Bombay 6th Public Talk 21st March 1956
It seems to me that one of the most difficult things in our life is to understand the whole implication of living, and what it is all about. With its pleasure and sorrow, its varieties of experience, its strife and strain, this enormous process that we call living becomes extremely complex, and perhaps very few of us understand it completely. In this vast process, there are many problems, some impersonal, outside of us, and others that are intimately related to the individual, which we almost never consider. Why do we perform any action, and what is its significance, what are its implications? Is there such a thing as the absolute, the immeasurable, and is there any relation between that immensity and our everyday living? We keep all these things in watertight compartments, and then try to find a relationship between them. Unfortunately, we are educated, not to understand the whole significance of life, but only to have a job, to perform some immediate action, to earn a livelihood; and so the mind is incapable of thinking deeply on any issue.
Now, I do not think that the problem of immediate action, the problem of what to do, whether in this or in any other country, can be divorced from the inquiry into whether there is such a thing as the absolute, the immeasurable, something beyond the field of the mind; because, without this inquiry, I feel that mere action, however satisfactory and necessary, will only lead to further misery. If we would understand each other, I think this point must be made very clear. Our fundamental problem is not what to do, but rather how to awaken the creativity of the individual; that is, how not to get so involved in the immediate action, that the immense significance of this creative release is denied or put aside.
After all, why is it that we are listening? Surely, not to be told what to do, but rather, if we are at all serious and thoughtful, to find out together - not as pupil and teacher, but together - how the mind gets caught in all the various influences to which it is subjected, and so becomes incapable of deep inquiry. Without deep inquiry, without search, one may bring about immediate results which produce temporary alleviation; but this may be the cause of further misery, further strife.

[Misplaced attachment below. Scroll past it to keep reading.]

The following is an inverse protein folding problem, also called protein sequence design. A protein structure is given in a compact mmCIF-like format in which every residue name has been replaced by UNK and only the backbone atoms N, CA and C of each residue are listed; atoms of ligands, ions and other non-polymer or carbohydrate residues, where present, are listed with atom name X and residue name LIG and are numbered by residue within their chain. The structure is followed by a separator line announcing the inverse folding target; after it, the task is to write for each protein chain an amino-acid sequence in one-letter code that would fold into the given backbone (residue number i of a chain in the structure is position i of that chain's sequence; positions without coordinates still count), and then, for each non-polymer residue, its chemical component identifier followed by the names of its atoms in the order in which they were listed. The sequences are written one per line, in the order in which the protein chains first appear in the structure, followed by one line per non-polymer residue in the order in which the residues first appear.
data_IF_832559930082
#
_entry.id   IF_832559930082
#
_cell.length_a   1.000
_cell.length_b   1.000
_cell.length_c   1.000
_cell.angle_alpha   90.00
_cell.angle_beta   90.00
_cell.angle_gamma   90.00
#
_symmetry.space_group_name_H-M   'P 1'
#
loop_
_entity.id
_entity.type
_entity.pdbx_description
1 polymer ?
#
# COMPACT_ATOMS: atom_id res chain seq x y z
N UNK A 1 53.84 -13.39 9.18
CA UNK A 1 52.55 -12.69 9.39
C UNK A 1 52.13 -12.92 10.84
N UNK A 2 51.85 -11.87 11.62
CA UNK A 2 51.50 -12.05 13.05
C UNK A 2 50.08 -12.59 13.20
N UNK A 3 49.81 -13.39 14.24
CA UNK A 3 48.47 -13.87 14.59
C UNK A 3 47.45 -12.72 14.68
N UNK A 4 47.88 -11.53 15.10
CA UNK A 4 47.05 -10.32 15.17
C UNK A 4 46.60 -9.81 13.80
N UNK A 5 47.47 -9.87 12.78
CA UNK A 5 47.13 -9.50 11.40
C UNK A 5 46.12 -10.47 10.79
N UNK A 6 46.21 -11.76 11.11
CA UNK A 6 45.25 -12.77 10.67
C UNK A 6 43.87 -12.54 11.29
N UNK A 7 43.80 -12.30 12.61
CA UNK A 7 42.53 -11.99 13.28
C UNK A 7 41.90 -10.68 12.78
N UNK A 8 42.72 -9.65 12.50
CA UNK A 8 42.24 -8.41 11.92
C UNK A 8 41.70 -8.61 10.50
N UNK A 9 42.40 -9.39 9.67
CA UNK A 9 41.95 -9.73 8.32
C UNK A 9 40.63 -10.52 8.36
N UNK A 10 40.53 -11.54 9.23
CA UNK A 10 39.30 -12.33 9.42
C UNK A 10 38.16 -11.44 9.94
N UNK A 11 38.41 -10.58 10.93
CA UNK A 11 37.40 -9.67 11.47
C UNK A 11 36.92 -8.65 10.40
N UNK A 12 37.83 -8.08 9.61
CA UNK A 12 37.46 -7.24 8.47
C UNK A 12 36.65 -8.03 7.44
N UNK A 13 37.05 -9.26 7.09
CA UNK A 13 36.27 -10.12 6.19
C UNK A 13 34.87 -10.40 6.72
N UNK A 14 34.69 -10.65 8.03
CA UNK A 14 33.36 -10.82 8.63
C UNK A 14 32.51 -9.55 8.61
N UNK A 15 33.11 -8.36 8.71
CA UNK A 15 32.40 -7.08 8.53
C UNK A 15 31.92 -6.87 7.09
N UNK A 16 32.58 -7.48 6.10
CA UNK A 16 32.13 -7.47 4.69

So I think it is very important for each one of us to find out for himself what it is that he ultimately wants, and whether there is such a thing as the immeasurable, in the understanding of which his present activity will have quite a different significance. To me, most definitely, the immediate activity has significance only in the understanding of that immensity, call it God, truth, reality, or what you will; and to be concerned with immediate change or reformation, divorced from the other, has no meaning at all.
For most of us, life is chiefly a process of earning a livelihood, with its constant economic and social pressures, and the complex demands of individual relationships. We are caught in this process, and we are trying to do something within its field - trying to be noble, non-violent, and all the rest of it. We seem to be incapable of inquiring into this whole issue, of searching out its significance at a deeper level. So, why is one not capable of deep inquiry? I think that is a legitimate question for all of us to ask ourselves. Why is it that we are apparently incapable of penetrating into the deeper issues of life? Why is it that we do not even ask fundamental questions? Is it that we are blocked by so-called education, by society, by our relationships, by our own miseries and conflicts? What actually blocks or hinders this inquiry? And are we blocked, or are we just incapable of real inquiry?